Valuable information in cattle records |

Valuable information in cattle records

Extension Beef Specialist,
Ken Olson |

Most beef cattle producers know about the IRM little red books or other similar products that can be carried around in your shirt pocket to keep calving records and all kinds of other valuable information about your cow herd management throughout the year. Many faithfully carry them throughout the year and record abundant information.

My question is how many producers get the maximum value out of all of that information once they have it recorded? Does the information get transferred into some kind of data management system where it can be analyzed to make management decisions? I hope there isn’t a drawer in the desk or kitchen cabinet that is full of these books from past years that are receiving little or no use. There is powerful information in these books that could be used to make powerful cattle selection and culling decisions. Following are some example questions that could easily be answered from this information.

Before the questions, though, there are some things that need to be done with the information in the books to improve its usefulness. First, this is based on the assumption that the cows are ear tagged so calving information (birth date, birth weight, calf sex, etc.) has been individually recorded into the book. It also would be tremendously valuable for many of the following questions to have individual weaning weights on the calves. Next, the information has to be gathered into a form that makes it easier to study and analyze the numbers. This could be making a table on a sheet of paper from the Big Chief tablet, but putting it on the computer will allow a lot more ability to sort the data, calculate averages, etc. to gain the most from the data. Thus, a personal computer is a valuable tool. There are a variety of software programs designed for keeping cattle records that can be purchased for a range of prices depending on how many bells and whistles the program has. Another alternative is that many personal computers are purchased with spreadsheet programs such as Microsoft Excel pre-installed on them. Spreadsheets are a great place to put the cattle data into a table that looks a lot like the table on the piece of paper from the Big Chief tablet. With a little knowledge of how to sort the spreadsheet table and use the built in formulas to calculate averages and counts can make any of us dangerous as data analysts.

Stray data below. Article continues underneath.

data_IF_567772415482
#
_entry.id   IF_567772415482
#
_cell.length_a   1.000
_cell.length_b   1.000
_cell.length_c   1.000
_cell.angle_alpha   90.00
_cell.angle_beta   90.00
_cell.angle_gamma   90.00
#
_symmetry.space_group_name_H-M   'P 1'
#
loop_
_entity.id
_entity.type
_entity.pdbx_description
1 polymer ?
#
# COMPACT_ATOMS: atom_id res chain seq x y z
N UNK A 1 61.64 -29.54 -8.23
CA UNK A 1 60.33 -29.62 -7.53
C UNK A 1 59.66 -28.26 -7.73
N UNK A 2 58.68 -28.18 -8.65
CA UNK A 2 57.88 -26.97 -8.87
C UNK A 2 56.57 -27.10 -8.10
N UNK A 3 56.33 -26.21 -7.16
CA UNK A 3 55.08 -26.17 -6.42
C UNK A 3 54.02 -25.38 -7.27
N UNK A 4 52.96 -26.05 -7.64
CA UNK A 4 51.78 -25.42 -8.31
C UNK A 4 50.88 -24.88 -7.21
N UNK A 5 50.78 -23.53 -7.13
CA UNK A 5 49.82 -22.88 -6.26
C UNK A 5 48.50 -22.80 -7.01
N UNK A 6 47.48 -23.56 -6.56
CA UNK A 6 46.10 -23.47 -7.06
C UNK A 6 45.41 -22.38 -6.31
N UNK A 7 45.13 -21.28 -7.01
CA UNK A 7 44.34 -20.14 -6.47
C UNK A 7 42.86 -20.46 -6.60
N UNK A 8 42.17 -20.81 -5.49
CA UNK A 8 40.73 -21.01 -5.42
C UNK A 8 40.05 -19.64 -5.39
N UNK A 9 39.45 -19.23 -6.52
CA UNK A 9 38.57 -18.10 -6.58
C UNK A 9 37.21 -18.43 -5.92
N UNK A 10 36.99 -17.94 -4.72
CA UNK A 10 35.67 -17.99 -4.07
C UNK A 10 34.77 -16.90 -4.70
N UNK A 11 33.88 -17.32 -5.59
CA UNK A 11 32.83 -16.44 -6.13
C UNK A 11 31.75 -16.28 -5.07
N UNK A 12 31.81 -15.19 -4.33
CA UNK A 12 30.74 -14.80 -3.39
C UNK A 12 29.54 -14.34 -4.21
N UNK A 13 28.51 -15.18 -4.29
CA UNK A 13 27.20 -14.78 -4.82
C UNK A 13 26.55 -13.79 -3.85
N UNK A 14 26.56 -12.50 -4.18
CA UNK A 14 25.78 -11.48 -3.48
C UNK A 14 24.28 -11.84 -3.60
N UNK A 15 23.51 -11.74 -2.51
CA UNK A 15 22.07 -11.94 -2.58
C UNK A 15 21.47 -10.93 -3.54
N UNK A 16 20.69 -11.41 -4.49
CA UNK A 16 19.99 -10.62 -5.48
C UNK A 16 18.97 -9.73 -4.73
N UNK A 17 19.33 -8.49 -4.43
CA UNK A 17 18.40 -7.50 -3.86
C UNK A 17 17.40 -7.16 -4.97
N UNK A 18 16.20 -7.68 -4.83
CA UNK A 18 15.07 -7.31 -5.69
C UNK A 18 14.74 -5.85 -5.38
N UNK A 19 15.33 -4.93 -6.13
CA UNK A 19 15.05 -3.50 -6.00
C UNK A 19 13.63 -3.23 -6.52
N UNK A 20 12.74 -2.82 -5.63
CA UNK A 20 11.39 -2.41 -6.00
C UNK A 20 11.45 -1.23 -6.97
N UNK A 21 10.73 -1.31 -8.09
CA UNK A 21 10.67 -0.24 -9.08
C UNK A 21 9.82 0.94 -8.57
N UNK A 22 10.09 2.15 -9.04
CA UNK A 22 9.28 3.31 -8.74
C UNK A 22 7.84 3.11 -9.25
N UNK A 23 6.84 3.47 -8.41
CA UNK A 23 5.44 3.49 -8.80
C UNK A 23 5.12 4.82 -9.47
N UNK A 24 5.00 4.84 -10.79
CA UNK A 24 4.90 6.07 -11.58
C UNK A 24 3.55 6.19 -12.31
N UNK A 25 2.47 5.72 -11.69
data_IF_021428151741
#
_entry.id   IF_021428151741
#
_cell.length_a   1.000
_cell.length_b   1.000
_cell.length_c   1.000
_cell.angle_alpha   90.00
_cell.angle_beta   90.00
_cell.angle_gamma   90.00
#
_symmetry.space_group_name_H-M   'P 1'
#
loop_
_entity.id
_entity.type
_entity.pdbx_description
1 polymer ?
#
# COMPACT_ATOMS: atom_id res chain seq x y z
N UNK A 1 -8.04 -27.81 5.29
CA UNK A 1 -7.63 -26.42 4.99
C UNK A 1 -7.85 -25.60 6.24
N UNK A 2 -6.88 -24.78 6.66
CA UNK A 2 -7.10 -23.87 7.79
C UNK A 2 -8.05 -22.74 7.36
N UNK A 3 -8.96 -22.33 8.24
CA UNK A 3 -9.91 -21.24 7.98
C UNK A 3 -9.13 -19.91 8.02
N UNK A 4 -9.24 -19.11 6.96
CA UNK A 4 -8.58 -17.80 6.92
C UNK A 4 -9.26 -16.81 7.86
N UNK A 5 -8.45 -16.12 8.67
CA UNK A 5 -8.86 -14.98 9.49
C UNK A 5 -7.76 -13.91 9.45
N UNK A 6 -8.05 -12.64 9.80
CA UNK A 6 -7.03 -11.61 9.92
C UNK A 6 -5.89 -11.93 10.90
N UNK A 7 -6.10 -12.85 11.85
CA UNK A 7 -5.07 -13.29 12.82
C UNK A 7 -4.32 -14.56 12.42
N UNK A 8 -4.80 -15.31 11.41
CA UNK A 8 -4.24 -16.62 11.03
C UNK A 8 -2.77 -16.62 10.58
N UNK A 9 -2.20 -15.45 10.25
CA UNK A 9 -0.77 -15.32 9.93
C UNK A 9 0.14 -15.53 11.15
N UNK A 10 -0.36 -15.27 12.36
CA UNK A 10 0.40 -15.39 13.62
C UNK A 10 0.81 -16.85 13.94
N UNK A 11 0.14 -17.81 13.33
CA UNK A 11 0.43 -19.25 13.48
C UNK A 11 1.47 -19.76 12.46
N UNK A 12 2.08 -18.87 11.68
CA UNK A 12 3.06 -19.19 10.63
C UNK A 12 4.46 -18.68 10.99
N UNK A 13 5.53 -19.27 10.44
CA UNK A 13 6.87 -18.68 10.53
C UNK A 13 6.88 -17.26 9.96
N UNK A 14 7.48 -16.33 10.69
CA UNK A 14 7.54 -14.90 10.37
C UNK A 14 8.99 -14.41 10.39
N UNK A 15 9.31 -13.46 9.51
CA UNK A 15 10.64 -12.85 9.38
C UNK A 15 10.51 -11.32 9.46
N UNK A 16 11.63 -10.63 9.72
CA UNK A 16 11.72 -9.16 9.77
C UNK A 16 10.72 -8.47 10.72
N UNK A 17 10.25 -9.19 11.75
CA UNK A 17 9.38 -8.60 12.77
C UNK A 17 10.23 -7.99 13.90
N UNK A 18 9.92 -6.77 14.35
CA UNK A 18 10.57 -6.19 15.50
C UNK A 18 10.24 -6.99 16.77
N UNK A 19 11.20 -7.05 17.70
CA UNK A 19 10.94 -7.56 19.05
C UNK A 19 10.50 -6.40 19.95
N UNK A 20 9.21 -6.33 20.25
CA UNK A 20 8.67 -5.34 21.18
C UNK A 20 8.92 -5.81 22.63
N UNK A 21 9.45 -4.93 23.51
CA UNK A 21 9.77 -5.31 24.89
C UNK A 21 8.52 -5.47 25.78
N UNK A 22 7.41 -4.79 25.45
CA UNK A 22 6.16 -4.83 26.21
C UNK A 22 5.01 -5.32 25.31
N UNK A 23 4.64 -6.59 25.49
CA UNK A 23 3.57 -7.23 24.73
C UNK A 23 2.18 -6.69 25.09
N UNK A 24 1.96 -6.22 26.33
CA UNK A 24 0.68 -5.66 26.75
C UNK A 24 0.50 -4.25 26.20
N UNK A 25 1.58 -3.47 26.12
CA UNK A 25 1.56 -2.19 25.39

So what are some questions that could be asked that would help with culling decisions? Ultimately, I would suggest that it would be good to always know who the bottom 10 percent of the cows are. Someday drought will return, and if the cow herd has to get smaller, knowing who the worst cows are will make it easier to decide which to load on a truck to go to town. Even without desperate times like a drought, the poorest cows in the herd are probably not profitable and knowing who they are prepares you to know who to cull when better quality replacements are available. Which data should be used to pick the poorest cows? Obvious choices are the cows that wean the lightest calves, have the most calving difficulty, etc.

On the other end of the spectrum, who are the best 10 percent of the cows in the herd? Not only are these the cows that contribute the most toward your profit potential, but they also are the best source of replacement heifers. If they are top cows, it’s likely their daughters will make good cows, too. It might be worth the effort to specifically search through the records of replacement heifers to see which cows have consistently produced heifers that were retained as replacements and successfully entered the herd as cows.

A third question would be to consider the overall strengths and weaknesses of the herd to consider which traits to focus on for bull selection. Bull purchases focused on overcoming weaknesses (without ignoring the strengths so they get lost) should play a role in making the greatest genetic improvement in the herd based on genetics from the bulls. This may require comparing average birth date, weaning weight, percentage of cows with calving difficulty, and other variables for your herd to national or regional benchmarks for the level of performance of other herds in your state or area. Check with your local Extension agent or beef specialist if you are looking for benchmark data for these comparisons.

These are just a few examples, and many other herd management improvements can be made in a more informed manner by better understanding the performance characteristics of the herd. Making the move from a little red book in your shirt pocket to the answers to these questions can appear complex and daunting, which can make it easy to procrastinate. However, it can be a really good use of some indoor time during the cold this coming winter. Assistance getting starting is available from a variety of sources, particularly your local extension agent.